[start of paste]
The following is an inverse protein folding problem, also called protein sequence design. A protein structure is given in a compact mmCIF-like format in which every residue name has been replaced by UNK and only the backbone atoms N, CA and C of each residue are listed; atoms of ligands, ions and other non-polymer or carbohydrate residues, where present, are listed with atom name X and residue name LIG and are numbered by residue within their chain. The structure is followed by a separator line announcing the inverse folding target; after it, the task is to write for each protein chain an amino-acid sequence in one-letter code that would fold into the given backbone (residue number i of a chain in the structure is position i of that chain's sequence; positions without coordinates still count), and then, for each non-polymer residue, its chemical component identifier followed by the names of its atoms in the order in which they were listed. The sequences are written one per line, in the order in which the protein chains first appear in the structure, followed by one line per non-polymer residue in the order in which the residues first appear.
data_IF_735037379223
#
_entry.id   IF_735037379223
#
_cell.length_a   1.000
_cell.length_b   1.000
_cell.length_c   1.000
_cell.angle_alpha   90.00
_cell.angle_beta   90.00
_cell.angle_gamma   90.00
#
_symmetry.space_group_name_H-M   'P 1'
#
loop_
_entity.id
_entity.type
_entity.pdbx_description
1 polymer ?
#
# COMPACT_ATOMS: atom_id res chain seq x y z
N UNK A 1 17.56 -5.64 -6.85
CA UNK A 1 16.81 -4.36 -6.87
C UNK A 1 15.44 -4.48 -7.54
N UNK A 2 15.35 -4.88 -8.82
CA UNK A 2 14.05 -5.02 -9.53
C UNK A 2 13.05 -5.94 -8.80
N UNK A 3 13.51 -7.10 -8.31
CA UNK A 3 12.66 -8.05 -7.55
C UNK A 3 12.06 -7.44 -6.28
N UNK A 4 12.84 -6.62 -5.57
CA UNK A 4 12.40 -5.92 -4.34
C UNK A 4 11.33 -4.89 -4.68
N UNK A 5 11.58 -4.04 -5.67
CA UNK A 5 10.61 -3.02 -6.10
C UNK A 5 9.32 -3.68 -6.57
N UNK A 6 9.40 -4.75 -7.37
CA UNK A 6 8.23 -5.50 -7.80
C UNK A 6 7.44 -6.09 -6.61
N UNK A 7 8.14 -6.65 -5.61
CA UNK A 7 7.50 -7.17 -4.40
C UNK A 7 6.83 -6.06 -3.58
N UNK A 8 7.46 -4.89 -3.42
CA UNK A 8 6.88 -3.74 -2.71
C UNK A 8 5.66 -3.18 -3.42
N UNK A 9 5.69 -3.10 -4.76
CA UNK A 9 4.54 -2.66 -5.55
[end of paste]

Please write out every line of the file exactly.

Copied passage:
The following is an inverse protein folding problem, also called protein sequence design. A protein structure is given in a compact mmCIF-like format in which every residue name has been replaced by UNK and only the backbone atoms N, CA and C of each residue are listed; atoms of ligands, ions and other non-polymer or carbohydrate residues, where present, are listed with atom name X and residue name LIG and are numbered by residue within their chain. The structure is followed by a separator line announcing the inverse folding target; after it, the task is to write for each protein chain an amino-acid sequence in one-letter code that would fold into the given backbone (residue number i of a chain in the structure is position i of that chain's sequence; positions without coordinates still count), and then, for each non-polymer residue, its chemical component identifier followed by the names of its atoms in the order in which they were listed. The sequences are written one per line, in the order in which the protein chains first appear in the structure, followed by one line per non-polymer residue in the order in which the residues first appear.
data_IF_735037379223
#
_entry.id   IF_735037379223
#
_cell.length_a   1.000
_cell.length_b   1.000
_cell.length_c   1.000
_cell.angle_alpha   90.00
_cell.angle_beta   90.00
_cell.angle_gamma   90.00
#
_symmetry.space_group_name_H-M   'P 1'
#
loop_
_entity.id
_entity.type
_entity.pdbx_description
1 polymer ?
#
# COMPACT_ATOMS: atom_id res chain seq x y z
N UNK A 1 17.56 -5.64 -6.85
CA UNK A 1 16.81 -4.36 -6.87
C UNK A 1 15.44 -4.48 -7.54
N UNK A 2 15.35 -4.88 -8.82
CA UNK A 2 14.05 -5.02 -9.53
C UNK A 2 13.05 -5.94 -8.80
N UNK A 3 13.51 -7.10 -8.31
CA UNK A 3 12.66 -8.05 -7.55
C UNK A 3 12.06 -7.44 -6.28
N UNK A 4 12.84 -6.62 -5.57
CA UNK A 4 12.40 -5.92 -4.34
C UNK A 4 11.33 -4.89 -4.68
N UNK A 5 11.58 -4.04 -5.67
CA UNK A 5 10.61 -3.02 -6.10
C UNK A 5 9.32 -3.68 -6.57
N UNK A 6 9.40 -4.75 -7.37
CA UNK A 6 8.23 -5.50 -7.80
C UNK A 6 7.44 -6.09 -6.61
N UNK A 7 8.14 -6.65 -5.61
CA UNK A 7 7.50 -7.17 -4.40
C UNK A 7 6.83 -6.06 -3.58
N UNK A 8 7.46 -4.89 -3.42
CA UNK A 8 6.88 -3.74 -2.71
C UNK A 8 5.66 -3.18 -3.42
N UNK A 9 5.69 -3.10 -4.76
CA UNK A 9 4.54 -2.66 -5.55